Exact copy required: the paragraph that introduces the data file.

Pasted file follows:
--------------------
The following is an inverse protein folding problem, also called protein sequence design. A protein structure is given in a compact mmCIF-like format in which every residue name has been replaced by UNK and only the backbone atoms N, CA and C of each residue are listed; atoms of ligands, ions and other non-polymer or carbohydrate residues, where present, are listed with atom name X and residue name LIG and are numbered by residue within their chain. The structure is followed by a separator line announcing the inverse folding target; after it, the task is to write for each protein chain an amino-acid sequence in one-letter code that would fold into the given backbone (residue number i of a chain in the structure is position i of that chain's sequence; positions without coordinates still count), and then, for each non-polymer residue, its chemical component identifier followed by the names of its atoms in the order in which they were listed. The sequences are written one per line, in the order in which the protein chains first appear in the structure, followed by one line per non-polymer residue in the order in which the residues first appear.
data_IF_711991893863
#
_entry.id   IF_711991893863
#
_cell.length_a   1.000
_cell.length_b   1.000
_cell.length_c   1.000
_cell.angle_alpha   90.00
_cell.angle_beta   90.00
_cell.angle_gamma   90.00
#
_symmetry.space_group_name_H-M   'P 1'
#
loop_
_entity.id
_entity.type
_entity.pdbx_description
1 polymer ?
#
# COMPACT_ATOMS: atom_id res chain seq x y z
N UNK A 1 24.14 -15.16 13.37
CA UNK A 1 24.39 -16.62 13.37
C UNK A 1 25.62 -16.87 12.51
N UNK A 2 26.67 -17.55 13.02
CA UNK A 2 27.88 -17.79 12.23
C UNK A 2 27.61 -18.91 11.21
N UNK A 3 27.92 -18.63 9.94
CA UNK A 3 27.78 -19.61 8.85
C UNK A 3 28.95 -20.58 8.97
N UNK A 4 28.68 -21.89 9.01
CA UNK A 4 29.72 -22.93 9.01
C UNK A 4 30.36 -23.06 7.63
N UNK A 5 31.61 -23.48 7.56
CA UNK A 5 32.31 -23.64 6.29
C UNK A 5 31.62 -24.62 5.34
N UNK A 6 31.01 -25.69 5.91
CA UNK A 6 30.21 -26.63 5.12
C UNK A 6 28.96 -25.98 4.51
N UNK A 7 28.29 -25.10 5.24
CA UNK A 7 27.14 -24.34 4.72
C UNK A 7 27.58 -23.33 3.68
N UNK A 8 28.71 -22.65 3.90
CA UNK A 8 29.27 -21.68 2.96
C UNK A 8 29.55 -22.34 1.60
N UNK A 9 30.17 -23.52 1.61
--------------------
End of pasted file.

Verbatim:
The following is an inverse protein folding problem, also called protein sequence design. A protein structure is given in a compact mmCIF-like format in which every residue name has been replaced by UNK and only the backbone atoms N, CA and C of each residue are listed; atoms of ligands, ions and other non-polymer or carbohydrate residues, where present, are listed with atom name X and residue name LIG and are numbered by residue within their chain. The structure is followed by a separator line announcing the inverse folding target; after it, the task is to write for each protein chain an amino-acid sequence in one-letter code that would fold into the given backbone (residue number i of a chain in the structure is position i of that chain's sequence; positions without coordinates still count), and then, for each non-polymer residue, its chemical component identifier followed by the names of its atoms in the order in which they were listed. The sequences are written one per line, in the order in which the protein chains first appear in the structure, followed by one line per non-polymer residue in the order in which the residues first appear.